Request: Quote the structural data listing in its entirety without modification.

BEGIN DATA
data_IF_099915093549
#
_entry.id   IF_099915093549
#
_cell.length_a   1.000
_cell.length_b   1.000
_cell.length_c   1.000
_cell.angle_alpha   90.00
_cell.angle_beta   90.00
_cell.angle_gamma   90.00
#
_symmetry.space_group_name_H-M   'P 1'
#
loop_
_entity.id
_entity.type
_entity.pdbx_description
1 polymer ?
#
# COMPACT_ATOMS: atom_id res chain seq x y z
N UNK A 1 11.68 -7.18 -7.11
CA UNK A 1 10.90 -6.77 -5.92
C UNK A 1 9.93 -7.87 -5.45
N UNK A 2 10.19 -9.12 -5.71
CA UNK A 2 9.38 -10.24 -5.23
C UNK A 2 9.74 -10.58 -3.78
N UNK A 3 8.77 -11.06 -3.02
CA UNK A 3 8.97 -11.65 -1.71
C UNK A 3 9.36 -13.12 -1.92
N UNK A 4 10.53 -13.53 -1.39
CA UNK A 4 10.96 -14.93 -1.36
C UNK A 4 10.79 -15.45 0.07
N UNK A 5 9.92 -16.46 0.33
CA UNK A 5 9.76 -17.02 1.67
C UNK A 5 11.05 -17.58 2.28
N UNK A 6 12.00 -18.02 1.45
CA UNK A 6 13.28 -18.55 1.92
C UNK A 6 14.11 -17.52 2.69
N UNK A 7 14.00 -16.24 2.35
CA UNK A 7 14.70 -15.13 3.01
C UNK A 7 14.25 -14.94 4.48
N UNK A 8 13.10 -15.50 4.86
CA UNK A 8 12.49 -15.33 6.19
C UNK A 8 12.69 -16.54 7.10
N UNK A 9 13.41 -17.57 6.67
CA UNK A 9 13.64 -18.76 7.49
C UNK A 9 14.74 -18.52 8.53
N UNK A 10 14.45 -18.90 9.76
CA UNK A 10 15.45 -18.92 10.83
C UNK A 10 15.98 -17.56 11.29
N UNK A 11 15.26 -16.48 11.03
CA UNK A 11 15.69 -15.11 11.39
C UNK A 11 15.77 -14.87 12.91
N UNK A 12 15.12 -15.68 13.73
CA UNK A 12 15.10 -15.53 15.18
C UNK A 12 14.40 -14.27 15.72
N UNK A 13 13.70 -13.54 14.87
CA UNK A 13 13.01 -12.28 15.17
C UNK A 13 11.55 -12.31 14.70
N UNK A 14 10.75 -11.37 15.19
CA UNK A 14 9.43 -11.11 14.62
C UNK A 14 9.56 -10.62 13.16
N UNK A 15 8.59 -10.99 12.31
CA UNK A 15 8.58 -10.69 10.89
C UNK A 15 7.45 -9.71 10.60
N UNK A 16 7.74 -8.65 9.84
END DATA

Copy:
data_IF_099915093549
#
_entry.id   IF_099915093549
#
_cell.length_a   1.000
_cell.length_b   1.000
_cell.length_c   1.000
_cell.angle_alpha   90.00
_cell.angle_beta   90.00
_cell.angle_gamma   90.00
#
_symmetry.space_group_name_H-M   'P 1'
#
loop_
_entity.id
_entity.type
_entity.pdbx_description
1 polymer ?
#
# COMPACT_ATOMS: atom_id res chain seq x y z
N UNK A 1 11.68 -7.18 -7.11
CA UNK A 1 10.90 -6.77 -5.92
C UNK A 1 9.93 -7.87 -5.45
N UNK A 2 10.19 -9.12 -5.71
CA UNK A 2 9.38 -10.24 -5.23
C UNK A 2 9.74 -10.58 -3.78
N UNK A 3 8.77 -11.06 -3.02
CA UNK A 3 8.97 -11.65 -1.71
C UNK A 3 9.36 -13.12 -1.92
N UNK A 4 10.53 -13.53 -1.39
CA UNK A 4 10.96 -14.93 -1.36
C UNK A 4 10.79 -15.45 0.07
N UNK A 5 9.92 -16.46 0.33
CA UNK A 5 9.76 -17.02 1.67
C UNK A 5 11.05 -17.58 2.28
N UNK A 6 12.00 -18.02 1.45
CA UNK A 6 13.28 -18.55 1.92
C UNK A 6 14.11 -17.52 2.69
N UNK A 7 14.00 -16.24 2.35
CA UNK A 7 14.70 -15.13 3.01
C UNK A 7 14.25 -14.94 4.48
N UNK A 8 13.10 -15.50 4.86
CA UNK A 8 12.49 -15.33 6.19
C UNK A 8 12.69 -16.54 7.10
N UNK A 9 13.41 -17.57 6.67
CA UNK A 9 13.64 -18.76 7.49
C UNK A 9 14.74 -18.52 8.53
N UNK A 10 14.45 -18.90 9.76
CA UNK A 10 15.45 -18.92 10.83
C UNK A 10 15.98 -17.56 11.29
N UNK A 11 15.26 -16.48 11.03
CA UNK A 11 15.69 -15.11 11.39
C UNK A 11 15.77 -14.87 12.91
N UNK A 12 15.12 -15.68 13.73
CA UNK A 12 15.10 -15.53 15.18
C UNK A 12 14.40 -14.27 15.72
N UNK A 13 13.70 -13.54 14.87
CA UNK A 13 13.01 -12.28 15.17
C UNK A 13 11.55 -12.31 14.70
N UNK A 14 10.75 -11.37 15.19
CA UNK A 14 9.43 -11.11 14.62
C UNK A 14 9.56 -10.62 13.16
N UNK A 15 8.59 -10.99 12.31
CA UNK A 15 8.58 -10.69 10.89
C UNK A 15 7.45 -9.71 10.60
N UNK A 16 7.74 -8.65 9.84